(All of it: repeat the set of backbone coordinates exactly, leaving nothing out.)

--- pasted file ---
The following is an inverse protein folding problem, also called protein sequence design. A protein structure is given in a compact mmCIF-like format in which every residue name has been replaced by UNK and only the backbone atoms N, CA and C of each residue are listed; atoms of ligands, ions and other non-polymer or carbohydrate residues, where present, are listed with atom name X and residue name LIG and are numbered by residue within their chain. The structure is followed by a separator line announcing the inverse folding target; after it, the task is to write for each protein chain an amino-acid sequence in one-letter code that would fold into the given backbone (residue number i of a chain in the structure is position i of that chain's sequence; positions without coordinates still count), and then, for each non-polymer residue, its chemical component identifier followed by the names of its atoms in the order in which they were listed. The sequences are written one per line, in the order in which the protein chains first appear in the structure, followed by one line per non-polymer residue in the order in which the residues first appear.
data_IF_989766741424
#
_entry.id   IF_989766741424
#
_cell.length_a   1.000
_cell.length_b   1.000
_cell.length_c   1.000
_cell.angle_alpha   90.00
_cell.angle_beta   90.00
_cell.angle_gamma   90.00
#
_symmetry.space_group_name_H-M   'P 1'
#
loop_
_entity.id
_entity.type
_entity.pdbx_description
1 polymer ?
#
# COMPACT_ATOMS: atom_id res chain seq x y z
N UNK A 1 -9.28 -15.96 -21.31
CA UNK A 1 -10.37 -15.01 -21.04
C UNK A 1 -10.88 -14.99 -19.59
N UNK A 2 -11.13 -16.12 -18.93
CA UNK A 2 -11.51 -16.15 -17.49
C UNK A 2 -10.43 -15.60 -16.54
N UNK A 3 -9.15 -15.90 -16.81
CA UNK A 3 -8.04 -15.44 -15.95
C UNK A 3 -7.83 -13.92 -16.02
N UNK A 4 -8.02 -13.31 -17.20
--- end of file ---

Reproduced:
The following is an inverse protein folding problem, also called protein sequence design. A protein structure is given in a compact mmCIF-like format in which every residue name has been replaced by UNK and only the backbone atoms N, CA and C of each residue are listed; atoms of ligands, ions and other non-polymer or carbohydrate residues, where present, are listed with atom name X and residue name LIG and are numbered by residue within their chain. The structure is followed by a separator line announcing the inverse folding target; after it, the task is to write for each protein chain an amino-acid sequence in one-letter code that would fold into the given backbone (residue number i of a chain in the structure is position i of that chain's sequence; positions without coordinates still count), and then, for each non-polymer residue, its chemical component identifier followed by the names of its atoms in the order in which they were listed. The sequences are written one per line, in the order in which the protein chains first appear in the structure, followed by one line per non-polymer residue in the order in which the residues first appear.
data_IF_989766741424
#
_entry.id   IF_989766741424
#
_cell.length_a   1.000
_cell.length_b   1.000
_cell.length_c   1.000
_cell.angle_alpha   90.00
_cell.angle_beta   90.00
_cell.angle_gamma   90.00
#
_symmetry.space_group_name_H-M   'P 1'
#
loop_
_entity.id
_entity.type
_entity.pdbx_description
1 polymer ?
#
# COMPACT_ATOMS: atom_id res chain seq x y z
N UNK A 1 -9.28 -15.96 -21.31
CA UNK A 1 -10.37 -15.01 -21.04
C UNK A 1 -10.88 -14.99 -19.59
N UNK A 2 -11.13 -16.12 -18.93
CA UNK A 2 -11.51 -16.15 -17.49
C UNK A 2 -10.43 -15.60 -16.54
N UNK A 3 -9.15 -15.90 -16.81
CA UNK A 3 -8.04 -15.44 -15.95
C UNK A 3 -7.83 -13.92 -16.02
N UNK A 4 -8.02 -13.31 -17.20